A re-visit to Liberté

I played Liberté for the first time back in 2004.  I didn’t much care for it, and I never got back to it.  I traded my copy away, and pursued other games.  As it happened, Liberté went out of print, but the author, Martin Wallace, began to build quite the oeuvre of games noted for their flavorsome themes, integrated mechanics and deep strategic replay values.  Liberté began to take on the status of a “grail game”.  (A game many people wanted but could not afford or find.)

Simultaneously I had developed an esteem for the games of Martin Wallace.  And with the passage of time, I realized my tastes in games had significantly shifted from where I was in 2004 when I had last tried Liberté.  So earlier this year, I was able to trade for a copy of this game.  As it turns out I ended up getting a first edition, which pleased me.  Apparently a second edition had come out, suddenly making this game no longer quite so valuable.  Whatever the circumstance, I was happy to get the Warfrog edition, as their spartan graphic style appeals to me.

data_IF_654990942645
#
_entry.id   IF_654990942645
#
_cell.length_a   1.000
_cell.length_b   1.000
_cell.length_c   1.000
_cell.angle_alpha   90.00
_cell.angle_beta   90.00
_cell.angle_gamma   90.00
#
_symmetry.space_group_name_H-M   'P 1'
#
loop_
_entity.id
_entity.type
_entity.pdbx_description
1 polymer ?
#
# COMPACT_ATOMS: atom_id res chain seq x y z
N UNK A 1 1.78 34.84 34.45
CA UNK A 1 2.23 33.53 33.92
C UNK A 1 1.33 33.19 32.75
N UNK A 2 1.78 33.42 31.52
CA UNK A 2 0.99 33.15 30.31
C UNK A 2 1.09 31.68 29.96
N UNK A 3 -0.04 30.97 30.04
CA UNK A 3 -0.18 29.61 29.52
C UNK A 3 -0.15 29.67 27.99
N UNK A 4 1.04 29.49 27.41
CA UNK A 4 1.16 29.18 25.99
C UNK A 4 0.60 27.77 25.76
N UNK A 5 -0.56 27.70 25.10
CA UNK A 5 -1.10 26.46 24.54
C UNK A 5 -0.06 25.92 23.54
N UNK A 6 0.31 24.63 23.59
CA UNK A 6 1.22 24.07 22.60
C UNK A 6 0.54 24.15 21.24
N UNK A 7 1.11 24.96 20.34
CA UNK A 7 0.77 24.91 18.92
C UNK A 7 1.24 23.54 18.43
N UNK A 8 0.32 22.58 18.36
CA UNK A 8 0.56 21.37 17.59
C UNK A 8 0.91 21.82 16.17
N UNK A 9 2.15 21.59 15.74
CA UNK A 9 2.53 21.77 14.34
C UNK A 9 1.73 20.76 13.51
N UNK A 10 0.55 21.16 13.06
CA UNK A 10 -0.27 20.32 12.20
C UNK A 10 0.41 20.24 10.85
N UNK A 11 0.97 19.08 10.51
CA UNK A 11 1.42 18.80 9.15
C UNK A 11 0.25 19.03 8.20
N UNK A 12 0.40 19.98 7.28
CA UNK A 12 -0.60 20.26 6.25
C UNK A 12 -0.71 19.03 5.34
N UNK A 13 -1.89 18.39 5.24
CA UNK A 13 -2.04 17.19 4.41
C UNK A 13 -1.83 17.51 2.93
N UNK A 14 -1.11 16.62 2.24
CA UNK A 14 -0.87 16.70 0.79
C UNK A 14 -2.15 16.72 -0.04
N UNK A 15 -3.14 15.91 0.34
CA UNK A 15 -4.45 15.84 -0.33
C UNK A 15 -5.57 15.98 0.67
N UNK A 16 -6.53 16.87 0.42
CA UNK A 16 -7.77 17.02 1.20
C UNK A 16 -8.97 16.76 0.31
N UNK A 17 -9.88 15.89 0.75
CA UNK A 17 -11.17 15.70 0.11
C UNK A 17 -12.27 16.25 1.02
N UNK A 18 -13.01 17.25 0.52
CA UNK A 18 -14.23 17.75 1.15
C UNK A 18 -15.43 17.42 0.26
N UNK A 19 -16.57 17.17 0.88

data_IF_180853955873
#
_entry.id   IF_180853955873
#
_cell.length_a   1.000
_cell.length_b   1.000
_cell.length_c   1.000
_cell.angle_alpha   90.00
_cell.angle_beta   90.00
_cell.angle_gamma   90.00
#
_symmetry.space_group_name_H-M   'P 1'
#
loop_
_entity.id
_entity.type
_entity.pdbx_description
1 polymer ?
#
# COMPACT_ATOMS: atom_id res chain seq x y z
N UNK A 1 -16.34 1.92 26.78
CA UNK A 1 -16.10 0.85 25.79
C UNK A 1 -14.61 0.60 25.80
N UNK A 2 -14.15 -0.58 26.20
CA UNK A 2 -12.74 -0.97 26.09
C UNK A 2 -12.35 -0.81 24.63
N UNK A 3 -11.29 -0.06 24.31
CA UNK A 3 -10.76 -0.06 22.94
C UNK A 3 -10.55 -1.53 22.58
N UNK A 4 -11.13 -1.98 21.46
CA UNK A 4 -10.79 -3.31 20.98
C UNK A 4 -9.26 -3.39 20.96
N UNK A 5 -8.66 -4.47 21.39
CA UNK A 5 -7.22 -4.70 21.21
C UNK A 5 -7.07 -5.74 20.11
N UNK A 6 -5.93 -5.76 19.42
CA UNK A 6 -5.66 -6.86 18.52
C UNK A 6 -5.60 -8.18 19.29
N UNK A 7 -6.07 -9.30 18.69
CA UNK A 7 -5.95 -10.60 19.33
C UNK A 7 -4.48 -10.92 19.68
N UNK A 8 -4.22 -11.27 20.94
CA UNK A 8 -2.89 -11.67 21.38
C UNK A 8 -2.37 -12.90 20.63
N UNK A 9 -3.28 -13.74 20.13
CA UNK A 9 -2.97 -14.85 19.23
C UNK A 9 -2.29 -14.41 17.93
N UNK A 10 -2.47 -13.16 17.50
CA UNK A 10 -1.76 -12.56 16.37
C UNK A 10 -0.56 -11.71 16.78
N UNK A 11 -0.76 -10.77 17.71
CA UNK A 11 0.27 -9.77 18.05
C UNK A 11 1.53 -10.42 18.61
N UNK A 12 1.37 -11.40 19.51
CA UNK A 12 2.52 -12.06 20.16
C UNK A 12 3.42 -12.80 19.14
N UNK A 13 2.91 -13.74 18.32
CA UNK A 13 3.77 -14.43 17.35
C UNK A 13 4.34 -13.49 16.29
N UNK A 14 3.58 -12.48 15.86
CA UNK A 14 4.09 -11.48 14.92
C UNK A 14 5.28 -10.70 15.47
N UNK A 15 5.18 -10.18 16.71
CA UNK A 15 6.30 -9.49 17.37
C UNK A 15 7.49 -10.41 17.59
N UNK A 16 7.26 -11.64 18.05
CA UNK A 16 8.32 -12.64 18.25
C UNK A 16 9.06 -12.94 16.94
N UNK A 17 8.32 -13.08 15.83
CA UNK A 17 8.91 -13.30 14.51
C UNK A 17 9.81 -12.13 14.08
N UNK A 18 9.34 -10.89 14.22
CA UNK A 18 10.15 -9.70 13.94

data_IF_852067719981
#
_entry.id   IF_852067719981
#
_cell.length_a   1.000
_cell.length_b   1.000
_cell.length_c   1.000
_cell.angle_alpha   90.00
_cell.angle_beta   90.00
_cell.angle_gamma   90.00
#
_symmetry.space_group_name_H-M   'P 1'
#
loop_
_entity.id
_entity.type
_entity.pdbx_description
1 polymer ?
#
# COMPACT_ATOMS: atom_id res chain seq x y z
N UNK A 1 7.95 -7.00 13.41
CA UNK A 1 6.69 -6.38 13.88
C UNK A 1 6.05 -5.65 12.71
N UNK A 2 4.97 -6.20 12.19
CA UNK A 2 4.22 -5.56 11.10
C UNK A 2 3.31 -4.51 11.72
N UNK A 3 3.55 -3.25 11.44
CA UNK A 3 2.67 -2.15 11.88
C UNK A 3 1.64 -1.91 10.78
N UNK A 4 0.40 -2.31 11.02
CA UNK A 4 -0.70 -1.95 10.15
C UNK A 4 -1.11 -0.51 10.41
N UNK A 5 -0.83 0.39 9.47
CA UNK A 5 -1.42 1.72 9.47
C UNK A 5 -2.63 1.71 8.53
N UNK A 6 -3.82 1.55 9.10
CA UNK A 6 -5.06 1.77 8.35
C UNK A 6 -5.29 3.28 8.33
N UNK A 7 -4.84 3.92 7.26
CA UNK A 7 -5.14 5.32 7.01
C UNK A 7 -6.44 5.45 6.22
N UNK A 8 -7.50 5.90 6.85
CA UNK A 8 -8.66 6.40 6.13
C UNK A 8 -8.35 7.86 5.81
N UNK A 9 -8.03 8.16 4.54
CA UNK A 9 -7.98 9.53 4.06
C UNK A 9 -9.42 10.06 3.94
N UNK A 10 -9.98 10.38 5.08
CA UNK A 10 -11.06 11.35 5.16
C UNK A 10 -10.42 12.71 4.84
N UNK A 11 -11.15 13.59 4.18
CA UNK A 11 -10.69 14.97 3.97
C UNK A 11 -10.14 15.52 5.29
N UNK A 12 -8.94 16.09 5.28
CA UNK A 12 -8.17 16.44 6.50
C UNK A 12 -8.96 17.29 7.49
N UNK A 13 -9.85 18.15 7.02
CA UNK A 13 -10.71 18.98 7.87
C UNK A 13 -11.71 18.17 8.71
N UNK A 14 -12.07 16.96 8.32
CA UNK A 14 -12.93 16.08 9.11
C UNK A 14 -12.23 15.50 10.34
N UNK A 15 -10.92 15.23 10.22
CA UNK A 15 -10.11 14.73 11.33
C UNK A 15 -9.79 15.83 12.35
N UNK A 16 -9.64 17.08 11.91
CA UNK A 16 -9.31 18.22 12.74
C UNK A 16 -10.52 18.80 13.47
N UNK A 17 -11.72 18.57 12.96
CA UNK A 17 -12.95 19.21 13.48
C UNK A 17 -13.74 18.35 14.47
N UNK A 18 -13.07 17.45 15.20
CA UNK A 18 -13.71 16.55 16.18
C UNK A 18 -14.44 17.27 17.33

So we played this game last week.  We struggled a bit to absorb the rules, but as is so often the case, we found the play of the game easier than expected.  Not surprisingly we did muff a couple of rules, but the game was largely played as intended, and if we play again I think we can correct our understanding of the rules going forward.

My original assessment was the game was a sea of color, and too much to process.  There are three faction colors and up to 6 player colors.  In our game we had just 4 players, which cut back on the amount to process.  For whatever reason, this time I was able to read the board much more easily.  So my chief complaint from before was not bothering me so much.  And thus I felt I was able to better assess what the game was trying to do.

My sense is that you are trying to ride a surfboard.  You want to be the chief backer of whichever political party is going to lead the government.  If that seems impossible, then you want to be the second honcho of the ruling party, or the head honcho of the opposition.  Seeing which party is likely to be on top means you have to assess the board.  Stacks of faction blocks topped with player markers quickly fill the board, creating a swath of color to decipher.  I would totally understand if a player declared they would not care to do this.

But I actually enjoyed myself a fair bit with this game, and hope to play again relatively soon to cement my understanding of how to play.

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